No plant can survive without water and the need is even greater for bonsai trees. They are grown in shallow containers with little soil and rely on rain and artificial watering for their moisture
Most bonsai trees that die do so from a lack of water or from being in low humidity for too long. They rely on water to grow as the water is absorbed from the compost to the roots and then the nutrients are distributed throughout the tree. If water is not given so that these important processes can ocurr the the tree will die.
There are a number of factors which will determine how much water bonsai trees require:
Some species will require more water than others
Different soils will dry out at different rates
Small pots may dry out more quickly than larger pots and what the pot is made of will also play a part in how quickly it dries out
Plants whose roots a fully grown will absorb more water than younger trees with smaller roots.
What you need to do is take the time to observe and get to know your individual bonsai trees. As you become familiar with them you will learn when they need water by looking at the soil and the color and growth of the leaves. Each tree should be checked regularly and watered when required. Never allow the soil to dry out completely.
Watering is usually required once or twice a day in summer and maybe every three or four days in winter. Even though there may have been some rain, don’t assume that it will have been enough for the tree as it may only have dampened the surface of the soil. Once again, you need to check each plant, testing the soil about an inch below the surface; you can use a water meter to help you or just poke your finger into the soil.
Morning is the best time of day to water the bonsais so they are ready for the heat of the day. Don’t just moisten the soil but give them a thorough soaking so that the whole container is wet and there are no dry spots where the roots could die. In Japan they often water all the trees then go back to the beginning and water them all again to ensure the job is done correctly. Allow the water to drip out of the bottom of the pot and you may need to prop it up slightly so that it all drains away.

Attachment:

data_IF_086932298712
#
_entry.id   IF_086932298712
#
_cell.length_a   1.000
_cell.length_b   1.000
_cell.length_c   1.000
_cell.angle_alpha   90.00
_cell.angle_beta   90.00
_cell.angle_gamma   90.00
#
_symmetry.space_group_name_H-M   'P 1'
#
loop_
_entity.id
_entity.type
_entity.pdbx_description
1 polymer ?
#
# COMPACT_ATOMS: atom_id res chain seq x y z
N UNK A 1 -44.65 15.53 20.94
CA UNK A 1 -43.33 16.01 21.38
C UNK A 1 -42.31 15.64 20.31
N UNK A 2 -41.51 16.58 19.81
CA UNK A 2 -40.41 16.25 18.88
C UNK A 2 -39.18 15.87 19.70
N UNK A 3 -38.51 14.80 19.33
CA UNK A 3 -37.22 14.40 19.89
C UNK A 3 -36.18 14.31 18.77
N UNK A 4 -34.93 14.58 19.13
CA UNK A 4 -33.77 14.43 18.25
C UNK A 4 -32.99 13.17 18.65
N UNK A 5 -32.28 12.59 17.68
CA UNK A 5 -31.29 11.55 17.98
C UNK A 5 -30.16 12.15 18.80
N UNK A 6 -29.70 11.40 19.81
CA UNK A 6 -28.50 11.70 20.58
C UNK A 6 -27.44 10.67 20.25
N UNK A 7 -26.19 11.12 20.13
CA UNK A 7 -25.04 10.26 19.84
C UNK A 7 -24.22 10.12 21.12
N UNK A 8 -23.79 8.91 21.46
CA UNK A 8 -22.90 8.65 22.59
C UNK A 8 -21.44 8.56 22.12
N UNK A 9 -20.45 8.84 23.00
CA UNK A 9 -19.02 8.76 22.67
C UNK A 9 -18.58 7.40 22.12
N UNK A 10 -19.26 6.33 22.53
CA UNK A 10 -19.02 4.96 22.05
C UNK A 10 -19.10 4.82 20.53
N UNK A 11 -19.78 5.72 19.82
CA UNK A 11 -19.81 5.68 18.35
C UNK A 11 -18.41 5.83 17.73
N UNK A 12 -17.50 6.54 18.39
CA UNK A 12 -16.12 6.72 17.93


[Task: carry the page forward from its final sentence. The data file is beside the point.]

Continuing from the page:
Gentle watering is required; if you use an ordinary garden hose you may find the flow of water too stong and the soil will be washed away. Make sure to use a fine mist or a watering can with a fine rose so as not to disturb the soil. As well as watering the soil you can also spray the foliage with water. The leaves can absorb water and the spray will wash any dust or pollutants away.
However, excessive watering can also damage the bonsai tree; the effects of this will not be immediate but can take some time to become apparent. If the roots are continually surrounted by water then they are unable to absorb air which is essential for a healthy tree. The fine root hairs become suffocated by the excess water, they will die and eventually rot. Of course if the tree cannot get air and nutrients from the roots then the leaves and braches will suffer and also eventually die. In the mean time a sick tree is more susceptible to attack by diseases and insects.
Growing bonsai trees is a fascinating hobby and by using well draining, moisture retaining soil and getting to know your plants you should be able to meet the challenges that watering presents.
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